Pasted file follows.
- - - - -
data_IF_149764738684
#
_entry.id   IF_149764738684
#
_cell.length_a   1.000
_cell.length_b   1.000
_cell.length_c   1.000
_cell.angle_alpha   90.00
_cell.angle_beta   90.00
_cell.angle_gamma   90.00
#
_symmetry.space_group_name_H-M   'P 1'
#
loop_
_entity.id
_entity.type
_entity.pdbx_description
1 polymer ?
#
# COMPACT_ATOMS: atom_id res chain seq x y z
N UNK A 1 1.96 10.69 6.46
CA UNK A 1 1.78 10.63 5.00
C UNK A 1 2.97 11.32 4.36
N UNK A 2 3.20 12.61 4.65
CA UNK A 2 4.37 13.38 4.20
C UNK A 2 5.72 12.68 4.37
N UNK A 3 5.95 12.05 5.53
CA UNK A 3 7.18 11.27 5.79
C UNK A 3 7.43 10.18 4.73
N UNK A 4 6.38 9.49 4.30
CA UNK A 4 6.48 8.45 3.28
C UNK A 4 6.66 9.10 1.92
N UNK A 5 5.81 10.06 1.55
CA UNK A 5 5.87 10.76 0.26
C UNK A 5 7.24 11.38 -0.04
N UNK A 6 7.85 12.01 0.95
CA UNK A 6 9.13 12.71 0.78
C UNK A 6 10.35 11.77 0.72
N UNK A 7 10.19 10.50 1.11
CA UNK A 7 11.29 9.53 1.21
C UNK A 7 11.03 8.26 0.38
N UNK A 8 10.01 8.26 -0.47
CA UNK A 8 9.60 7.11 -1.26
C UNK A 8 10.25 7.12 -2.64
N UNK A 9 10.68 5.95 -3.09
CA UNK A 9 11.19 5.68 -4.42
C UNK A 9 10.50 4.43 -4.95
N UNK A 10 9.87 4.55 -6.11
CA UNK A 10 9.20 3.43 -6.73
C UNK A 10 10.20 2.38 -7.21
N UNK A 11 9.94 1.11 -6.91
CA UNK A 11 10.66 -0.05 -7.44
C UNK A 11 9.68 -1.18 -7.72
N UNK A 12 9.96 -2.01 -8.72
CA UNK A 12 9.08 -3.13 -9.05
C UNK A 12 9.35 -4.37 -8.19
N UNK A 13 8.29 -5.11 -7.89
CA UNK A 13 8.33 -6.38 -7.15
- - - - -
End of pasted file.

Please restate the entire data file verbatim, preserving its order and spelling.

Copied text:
data_IF_149764738684
#
_entry.id   IF_149764738684
#
_cell.length_a   1.000
_cell.length_b   1.000
_cell.length_c   1.000
_cell.angle_alpha   90.00
_cell.angle_beta   90.00
_cell.angle_gamma   90.00
#
_symmetry.space_group_name_H-M   'P 1'
#
loop_
_entity.id
_entity.type
_entity.pdbx_description
1 polymer ?
#
# COMPACT_ATOMS: atom_id res chain seq x y z
N UNK A 1 1.96 10.69 6.46
CA UNK A 1 1.78 10.63 5.00
C UNK A 1 2.97 11.32 4.36
N UNK A 2 3.20 12.61 4.65
CA UNK A 2 4.37 13.38 4.20
C UNK A 2 5.72 12.68 4.37
N UNK A 3 5.95 12.05 5.53
CA UNK A 3 7.18 11.27 5.79
C UNK A 3 7.43 10.18 4.73
N UNK A 4 6.38 9.49 4.30
CA UNK A 4 6.48 8.45 3.28
C UNK A 4 6.66 9.10 1.92
N UNK A 5 5.81 10.06 1.55
CA UNK A 5 5.87 10.76 0.26
C UNK A 5 7.24 11.38 -0.04
N UNK A 6 7.85 12.01 0.95
CA UNK A 6 9.13 12.71 0.78
C UNK A 6 10.35 11.77 0.72
N UNK A 7 10.19 10.50 1.11
CA UNK A 7 11.29 9.53 1.21
C UNK A 7 11.03 8.26 0.38
N UNK A 8 10.01 8.26 -0.47
CA UNK A 8 9.60 7.11 -1.26
C UNK A 8 10.25 7.12 -2.64
N UNK A 9 10.68 5.95 -3.09
CA UNK A 9 11.19 5.68 -4.42
C UNK A 9 10.50 4.43 -4.95
N UNK A 10 9.87 4.55 -6.11
CA UNK A 10 9.20 3.43 -6.73
C UNK A 10 10.20 2.38 -7.21
N UNK A 11 9.94 1.11 -6.91
CA UNK A 11 10.66 -0.05 -7.44
C UNK A 11 9.68 -1.18 -7.72
N UNK A 12 9.96 -2.01 -8.72
CA UNK A 12 9.08 -3.13 -9.05
C UNK A 12 9.35 -4.37 -8.19
N UNK A 13 8.29 -5.11 -7.89
CA UNK A 13 8.33 -6.38 -7.15